Hiring Humor: Ex-Boss Bashing

Bah humbug.

You always expect candidates to be on their best behavior in an interview setting. Unfortunately, sometimes their Scrooge-y side inadvertently slips out.

Have you ever interviewed a candidate who didn’t exactly put their best foot forward? Post a comment below to tell us your temperamental tale.

In HR and recruiting, you have the BEST stories. You’ve lived through them to tell the tales (anonymously, of course!) We simply put them on paper for others to empathize – and enjoy a little hiring humor.

8 Responses to “Hiring Humor: Ex-Boss Bashing”

  1. This has happened time and time again … I love the job-hoppers who explain their constant job changes by saying that all their bosses and co-workers “sucked” and are always out to get them. Nothing’s ever their fault, but they’re sure they will excel if we hire them. Hmmm. Not a chance.

  2. We had a walk-in interview with a potential candidate this year that looked great at the onset. His qualifications were good, his recent experience aligned closely with the position we were looking to fill, but when we sat down to talk with him it all went horribly wrong.

    We often ask about how a candidate has dealt with a challenging client in their recent work history. This candidate began to tell us exact name of a client, how “hot” her office staff was, and what a @#$% she was. He cussed several times while telling his story, apologizing at the end for all his language, but he was clearly reckless in the expression of his experience.

    As soon as he walked out the door we all looked at each other and started swearing about “what a #@&$’ing shame” it was he couldn’t demonstrate a little diplomacy in an unfamiliar professional setting. We were genuinely sad we couldn’t hire him, but his performance reminded us why interviews are so critical to hiring.

  3. Worst interview on record:
    A lawyer friend interviewed week after week for a new legal secretary. Women came in off the beach, dragging sand into his office to interview. To say he was discouraged is an understatement. One morning, a woman in a suit sat across the desk from him and he thought that someone upstairs had finally answered his prayers. As the interview went on, he became more hopeful about offering her the job and was forming an offer in his head…when he noticed that there was a hair sticking out parallel to the ground from her bee hive hair do, a decades old style even for the time. Casually, he reached for his glasses so that he could see clearer and noticed that the “hair” seemed to slowly growing forward. When out a bit, it began to curve downward towards her forehead and there was a moving little black dot at the end of the “hair.” Continuing the conversation as though nothing was out of place (except that “hair”), he continued to watch and realized the dot was kind of wiggling. It finally got low enough that it was between her eyes. Without missing a beat, she admonished the dot, “Fred, what are you doing down here. Get back in there!” With that, she gently grabbed the “hair” above the dot and poked Fred back into her bee hive hair do. She explained that spiders were terribly misunderstood and hounded to extinction so she let an entire family of them live in her hair, which she didn’t wash. The interview concluded quickly with no job offer!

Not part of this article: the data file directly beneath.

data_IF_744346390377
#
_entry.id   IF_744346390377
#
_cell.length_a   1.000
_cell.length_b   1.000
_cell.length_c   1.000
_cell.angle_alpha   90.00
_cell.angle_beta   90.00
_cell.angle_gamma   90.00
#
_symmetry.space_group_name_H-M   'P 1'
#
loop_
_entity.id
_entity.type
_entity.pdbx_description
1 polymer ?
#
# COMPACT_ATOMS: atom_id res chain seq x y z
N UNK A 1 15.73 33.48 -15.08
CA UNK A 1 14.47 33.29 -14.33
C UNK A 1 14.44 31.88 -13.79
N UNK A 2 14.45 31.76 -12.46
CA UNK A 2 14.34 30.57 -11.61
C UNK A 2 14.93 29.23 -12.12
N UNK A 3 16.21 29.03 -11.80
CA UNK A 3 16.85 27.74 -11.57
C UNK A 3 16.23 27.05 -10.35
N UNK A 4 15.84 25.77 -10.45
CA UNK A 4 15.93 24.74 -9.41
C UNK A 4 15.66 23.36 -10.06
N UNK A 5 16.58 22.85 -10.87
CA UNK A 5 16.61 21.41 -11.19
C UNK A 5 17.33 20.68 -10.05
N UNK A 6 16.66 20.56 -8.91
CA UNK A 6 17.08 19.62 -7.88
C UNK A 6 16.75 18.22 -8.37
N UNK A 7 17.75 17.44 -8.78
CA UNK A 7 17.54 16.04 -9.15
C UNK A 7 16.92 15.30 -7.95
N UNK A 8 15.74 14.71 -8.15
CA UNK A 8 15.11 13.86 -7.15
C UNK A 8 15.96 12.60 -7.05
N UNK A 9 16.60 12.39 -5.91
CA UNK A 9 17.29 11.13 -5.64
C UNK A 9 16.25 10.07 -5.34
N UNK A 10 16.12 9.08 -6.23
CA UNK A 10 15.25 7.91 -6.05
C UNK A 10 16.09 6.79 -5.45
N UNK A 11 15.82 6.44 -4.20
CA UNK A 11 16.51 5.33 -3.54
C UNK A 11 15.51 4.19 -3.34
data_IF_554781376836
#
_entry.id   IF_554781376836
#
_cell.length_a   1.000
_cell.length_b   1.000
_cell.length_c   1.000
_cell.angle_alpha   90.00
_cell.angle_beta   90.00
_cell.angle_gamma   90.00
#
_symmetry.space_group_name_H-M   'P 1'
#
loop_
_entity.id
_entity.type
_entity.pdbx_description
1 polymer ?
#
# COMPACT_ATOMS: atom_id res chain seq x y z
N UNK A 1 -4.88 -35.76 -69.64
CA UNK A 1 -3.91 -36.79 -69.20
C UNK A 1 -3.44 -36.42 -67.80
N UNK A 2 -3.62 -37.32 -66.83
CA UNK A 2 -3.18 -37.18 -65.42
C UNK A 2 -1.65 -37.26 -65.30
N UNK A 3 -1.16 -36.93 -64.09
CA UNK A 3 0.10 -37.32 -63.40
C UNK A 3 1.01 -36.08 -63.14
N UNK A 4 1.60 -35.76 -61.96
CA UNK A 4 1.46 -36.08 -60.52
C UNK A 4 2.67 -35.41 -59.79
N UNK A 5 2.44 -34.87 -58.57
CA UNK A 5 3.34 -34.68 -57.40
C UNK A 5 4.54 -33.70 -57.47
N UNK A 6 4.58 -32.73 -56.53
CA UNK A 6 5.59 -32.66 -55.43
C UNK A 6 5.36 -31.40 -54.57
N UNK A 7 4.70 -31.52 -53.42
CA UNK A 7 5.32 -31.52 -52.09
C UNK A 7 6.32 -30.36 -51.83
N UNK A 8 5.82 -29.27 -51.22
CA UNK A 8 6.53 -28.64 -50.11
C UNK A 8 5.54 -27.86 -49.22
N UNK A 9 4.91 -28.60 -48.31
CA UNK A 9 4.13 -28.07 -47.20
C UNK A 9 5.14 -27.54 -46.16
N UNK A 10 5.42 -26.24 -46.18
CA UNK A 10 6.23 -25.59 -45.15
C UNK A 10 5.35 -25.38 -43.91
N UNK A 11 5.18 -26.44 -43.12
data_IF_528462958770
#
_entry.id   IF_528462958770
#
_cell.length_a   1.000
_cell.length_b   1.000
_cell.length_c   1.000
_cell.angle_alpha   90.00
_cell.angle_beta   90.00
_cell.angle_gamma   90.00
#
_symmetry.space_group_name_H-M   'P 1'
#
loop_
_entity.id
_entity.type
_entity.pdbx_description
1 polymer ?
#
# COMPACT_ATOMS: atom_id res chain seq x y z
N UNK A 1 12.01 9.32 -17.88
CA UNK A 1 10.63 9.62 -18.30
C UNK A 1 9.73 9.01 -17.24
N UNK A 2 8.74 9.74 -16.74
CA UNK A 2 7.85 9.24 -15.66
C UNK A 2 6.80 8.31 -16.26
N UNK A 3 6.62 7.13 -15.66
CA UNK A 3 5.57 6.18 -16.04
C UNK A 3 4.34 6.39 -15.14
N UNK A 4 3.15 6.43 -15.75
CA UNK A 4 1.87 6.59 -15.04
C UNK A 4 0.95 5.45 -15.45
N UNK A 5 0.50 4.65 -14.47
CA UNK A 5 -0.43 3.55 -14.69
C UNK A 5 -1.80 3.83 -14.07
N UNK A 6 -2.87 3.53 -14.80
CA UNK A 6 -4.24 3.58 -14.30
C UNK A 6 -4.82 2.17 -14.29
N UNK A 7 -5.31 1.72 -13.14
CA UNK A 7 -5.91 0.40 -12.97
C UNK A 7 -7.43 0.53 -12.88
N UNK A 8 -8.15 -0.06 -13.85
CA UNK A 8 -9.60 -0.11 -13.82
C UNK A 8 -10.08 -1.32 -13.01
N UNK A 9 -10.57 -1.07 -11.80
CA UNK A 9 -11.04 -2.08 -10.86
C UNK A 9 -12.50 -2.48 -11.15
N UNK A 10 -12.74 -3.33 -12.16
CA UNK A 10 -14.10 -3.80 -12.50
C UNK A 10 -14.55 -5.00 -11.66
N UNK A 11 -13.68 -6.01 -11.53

4. I managed a search last year for a Test Engineer. During the initial screening process I spoke with a candidate who appeared on paper to be a really good match. I grew more excited as the phone interview progressed – he seemed to be culturally aligned, demonstrated good communication skills, etc. At the end of the call I told him I wanted to invite him in to meet our team and explained as part of this next step he would be asked to take a technical test to help us gauge his technical skills. His response was “I don’t believe in tests”.

  5. I had a candidate that was going through the interview process with the company I work for. He made it to the final stages of interviewing with a government customer. I was having a hard time getting a hold of him to talk to the customer. When he finally responded with a time, he missed the interview. That night as I was sleeping, the candidate calls me at 3:30am. He had mistaken my number for his hooker’s number. He said he was calling to make sure he had the address correct. I was very confused and disoriented given the time. I asked the person on the phone if he was indeed the candidate I thought he was (as I had called him many times that day from my cell phone and recognized the number). He said it was him. I told him he had the wrong number. He said he did not have the wrong number and that he had already sent me a text (he did not). I asked if he was asking for directions for his interview. He said “no, I am calling about my lap dance,” and then proceeded to tell me his current location. I told him that I was his recruiter from the company I work for. I didn’t give him a chance to say anything and hung up. Needles to say, he is not getting the job.